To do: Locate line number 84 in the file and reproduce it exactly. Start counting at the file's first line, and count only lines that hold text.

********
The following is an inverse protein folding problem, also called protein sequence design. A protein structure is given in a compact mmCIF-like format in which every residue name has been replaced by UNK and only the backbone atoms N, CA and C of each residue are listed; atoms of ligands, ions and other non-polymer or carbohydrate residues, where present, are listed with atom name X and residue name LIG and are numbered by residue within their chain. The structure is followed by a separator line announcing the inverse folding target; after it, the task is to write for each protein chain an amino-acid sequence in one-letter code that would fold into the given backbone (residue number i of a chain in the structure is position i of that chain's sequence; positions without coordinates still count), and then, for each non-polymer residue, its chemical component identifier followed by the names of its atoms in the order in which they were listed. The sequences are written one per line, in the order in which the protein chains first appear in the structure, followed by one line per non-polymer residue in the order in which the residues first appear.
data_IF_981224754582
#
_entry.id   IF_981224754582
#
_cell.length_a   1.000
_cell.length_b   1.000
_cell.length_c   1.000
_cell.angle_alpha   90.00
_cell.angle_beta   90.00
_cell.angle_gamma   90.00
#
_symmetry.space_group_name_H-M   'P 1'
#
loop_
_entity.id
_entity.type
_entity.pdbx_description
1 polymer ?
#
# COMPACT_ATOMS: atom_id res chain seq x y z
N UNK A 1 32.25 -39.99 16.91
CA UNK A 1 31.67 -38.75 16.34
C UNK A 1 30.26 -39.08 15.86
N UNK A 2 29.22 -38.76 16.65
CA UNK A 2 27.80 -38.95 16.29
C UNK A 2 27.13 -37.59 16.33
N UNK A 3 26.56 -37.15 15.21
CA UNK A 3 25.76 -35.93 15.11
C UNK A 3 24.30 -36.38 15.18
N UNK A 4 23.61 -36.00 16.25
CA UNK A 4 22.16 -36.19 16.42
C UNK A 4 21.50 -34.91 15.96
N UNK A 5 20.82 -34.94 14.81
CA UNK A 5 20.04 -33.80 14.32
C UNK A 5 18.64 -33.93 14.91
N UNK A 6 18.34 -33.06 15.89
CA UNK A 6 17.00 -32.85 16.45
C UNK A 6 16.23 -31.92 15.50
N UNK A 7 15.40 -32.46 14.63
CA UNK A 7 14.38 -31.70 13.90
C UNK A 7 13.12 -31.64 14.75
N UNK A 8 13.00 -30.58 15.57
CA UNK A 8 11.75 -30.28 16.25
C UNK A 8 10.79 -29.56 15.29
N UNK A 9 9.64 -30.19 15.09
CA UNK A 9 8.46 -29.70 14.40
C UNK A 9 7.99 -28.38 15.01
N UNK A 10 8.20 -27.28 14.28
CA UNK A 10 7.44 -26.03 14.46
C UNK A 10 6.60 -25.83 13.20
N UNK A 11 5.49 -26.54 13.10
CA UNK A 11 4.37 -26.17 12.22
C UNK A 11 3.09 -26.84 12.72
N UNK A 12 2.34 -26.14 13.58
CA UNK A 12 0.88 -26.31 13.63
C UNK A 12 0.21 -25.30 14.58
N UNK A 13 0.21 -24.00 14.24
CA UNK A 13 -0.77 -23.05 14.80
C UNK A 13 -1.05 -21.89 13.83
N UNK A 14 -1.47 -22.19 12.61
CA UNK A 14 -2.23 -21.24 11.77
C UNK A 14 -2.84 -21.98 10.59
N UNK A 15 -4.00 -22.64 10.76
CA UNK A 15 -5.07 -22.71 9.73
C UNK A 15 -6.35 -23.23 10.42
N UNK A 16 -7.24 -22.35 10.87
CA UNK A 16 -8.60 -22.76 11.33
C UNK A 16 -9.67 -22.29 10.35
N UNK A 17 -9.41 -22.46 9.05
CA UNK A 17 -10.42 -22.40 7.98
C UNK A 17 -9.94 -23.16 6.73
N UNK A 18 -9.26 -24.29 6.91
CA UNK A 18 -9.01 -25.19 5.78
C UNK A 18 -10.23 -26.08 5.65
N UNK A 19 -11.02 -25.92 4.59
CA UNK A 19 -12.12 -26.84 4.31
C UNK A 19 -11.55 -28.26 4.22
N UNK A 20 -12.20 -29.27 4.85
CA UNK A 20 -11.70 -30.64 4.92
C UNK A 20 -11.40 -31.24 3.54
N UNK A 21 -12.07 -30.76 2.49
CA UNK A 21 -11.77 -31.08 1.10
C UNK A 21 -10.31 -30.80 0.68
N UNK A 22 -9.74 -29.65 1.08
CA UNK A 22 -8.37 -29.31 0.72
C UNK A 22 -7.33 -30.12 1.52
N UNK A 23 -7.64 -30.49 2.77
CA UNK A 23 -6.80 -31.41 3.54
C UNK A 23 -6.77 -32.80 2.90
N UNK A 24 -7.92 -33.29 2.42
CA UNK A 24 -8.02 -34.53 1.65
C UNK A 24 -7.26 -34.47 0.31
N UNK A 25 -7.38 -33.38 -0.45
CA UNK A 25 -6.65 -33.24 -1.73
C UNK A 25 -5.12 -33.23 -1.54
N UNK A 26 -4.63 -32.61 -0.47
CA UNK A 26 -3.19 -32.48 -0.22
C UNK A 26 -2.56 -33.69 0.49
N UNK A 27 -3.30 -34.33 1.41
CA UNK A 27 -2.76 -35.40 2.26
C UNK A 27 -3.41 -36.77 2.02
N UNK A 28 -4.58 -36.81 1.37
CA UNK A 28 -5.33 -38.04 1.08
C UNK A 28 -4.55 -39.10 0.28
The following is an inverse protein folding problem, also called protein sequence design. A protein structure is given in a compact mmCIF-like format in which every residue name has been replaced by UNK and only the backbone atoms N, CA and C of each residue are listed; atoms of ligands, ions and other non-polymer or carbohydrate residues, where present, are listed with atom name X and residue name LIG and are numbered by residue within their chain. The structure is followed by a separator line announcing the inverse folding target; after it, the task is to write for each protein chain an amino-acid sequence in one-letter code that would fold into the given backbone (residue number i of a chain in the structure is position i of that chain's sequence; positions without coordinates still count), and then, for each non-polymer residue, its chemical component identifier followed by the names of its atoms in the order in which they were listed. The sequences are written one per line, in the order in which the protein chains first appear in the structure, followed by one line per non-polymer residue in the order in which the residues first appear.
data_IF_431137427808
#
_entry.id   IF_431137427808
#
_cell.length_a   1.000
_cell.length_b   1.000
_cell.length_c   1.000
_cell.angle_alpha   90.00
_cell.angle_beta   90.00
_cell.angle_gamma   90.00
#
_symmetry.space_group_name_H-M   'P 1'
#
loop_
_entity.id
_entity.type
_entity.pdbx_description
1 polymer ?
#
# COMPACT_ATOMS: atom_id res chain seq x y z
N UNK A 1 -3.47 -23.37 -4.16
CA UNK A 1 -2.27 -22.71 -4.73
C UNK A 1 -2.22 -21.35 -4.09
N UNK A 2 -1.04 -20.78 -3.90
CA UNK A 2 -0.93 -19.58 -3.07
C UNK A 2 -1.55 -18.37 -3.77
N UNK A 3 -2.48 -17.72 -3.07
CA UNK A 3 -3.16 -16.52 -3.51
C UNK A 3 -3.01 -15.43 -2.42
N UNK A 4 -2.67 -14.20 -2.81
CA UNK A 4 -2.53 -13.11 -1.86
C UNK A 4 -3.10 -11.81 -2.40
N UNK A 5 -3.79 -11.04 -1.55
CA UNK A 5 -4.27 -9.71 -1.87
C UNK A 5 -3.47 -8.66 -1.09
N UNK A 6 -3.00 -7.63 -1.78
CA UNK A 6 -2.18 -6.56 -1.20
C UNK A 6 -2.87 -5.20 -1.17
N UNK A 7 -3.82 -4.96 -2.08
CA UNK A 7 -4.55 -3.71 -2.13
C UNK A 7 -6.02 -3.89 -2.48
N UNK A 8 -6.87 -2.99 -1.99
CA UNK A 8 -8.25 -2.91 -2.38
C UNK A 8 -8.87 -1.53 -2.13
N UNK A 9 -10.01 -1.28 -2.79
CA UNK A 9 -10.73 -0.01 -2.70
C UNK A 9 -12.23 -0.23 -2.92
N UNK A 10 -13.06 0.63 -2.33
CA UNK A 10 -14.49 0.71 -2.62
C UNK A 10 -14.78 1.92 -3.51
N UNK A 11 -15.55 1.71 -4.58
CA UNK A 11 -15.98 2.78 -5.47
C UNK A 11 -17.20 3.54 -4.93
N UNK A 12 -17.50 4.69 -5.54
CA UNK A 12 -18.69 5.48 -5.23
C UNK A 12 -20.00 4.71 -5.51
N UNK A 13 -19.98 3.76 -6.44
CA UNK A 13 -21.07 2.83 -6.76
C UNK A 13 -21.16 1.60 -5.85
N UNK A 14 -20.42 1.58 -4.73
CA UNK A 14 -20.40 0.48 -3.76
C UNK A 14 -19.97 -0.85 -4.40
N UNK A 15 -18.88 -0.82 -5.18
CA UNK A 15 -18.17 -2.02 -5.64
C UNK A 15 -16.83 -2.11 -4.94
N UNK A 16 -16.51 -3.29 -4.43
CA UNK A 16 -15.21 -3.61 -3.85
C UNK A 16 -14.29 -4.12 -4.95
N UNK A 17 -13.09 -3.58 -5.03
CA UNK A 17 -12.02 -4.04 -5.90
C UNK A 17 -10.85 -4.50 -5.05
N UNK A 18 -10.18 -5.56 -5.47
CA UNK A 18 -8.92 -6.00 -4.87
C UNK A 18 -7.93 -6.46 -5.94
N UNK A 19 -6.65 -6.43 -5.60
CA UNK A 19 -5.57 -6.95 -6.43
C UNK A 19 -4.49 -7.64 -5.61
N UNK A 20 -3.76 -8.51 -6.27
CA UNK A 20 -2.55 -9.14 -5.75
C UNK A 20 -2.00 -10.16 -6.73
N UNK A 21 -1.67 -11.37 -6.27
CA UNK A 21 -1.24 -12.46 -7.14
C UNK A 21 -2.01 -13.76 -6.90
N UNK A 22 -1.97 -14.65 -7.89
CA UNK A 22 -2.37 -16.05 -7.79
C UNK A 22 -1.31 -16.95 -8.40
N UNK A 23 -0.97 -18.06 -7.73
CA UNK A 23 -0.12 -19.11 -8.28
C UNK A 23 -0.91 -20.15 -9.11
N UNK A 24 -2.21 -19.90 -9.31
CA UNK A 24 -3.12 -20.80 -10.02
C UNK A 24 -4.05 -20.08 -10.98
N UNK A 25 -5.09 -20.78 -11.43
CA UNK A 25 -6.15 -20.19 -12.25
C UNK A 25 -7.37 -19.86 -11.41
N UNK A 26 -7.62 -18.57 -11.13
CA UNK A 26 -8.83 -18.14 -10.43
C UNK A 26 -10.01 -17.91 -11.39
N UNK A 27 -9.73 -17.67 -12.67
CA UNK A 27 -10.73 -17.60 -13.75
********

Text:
C UNK A 21 -10.31 -30.80 0.68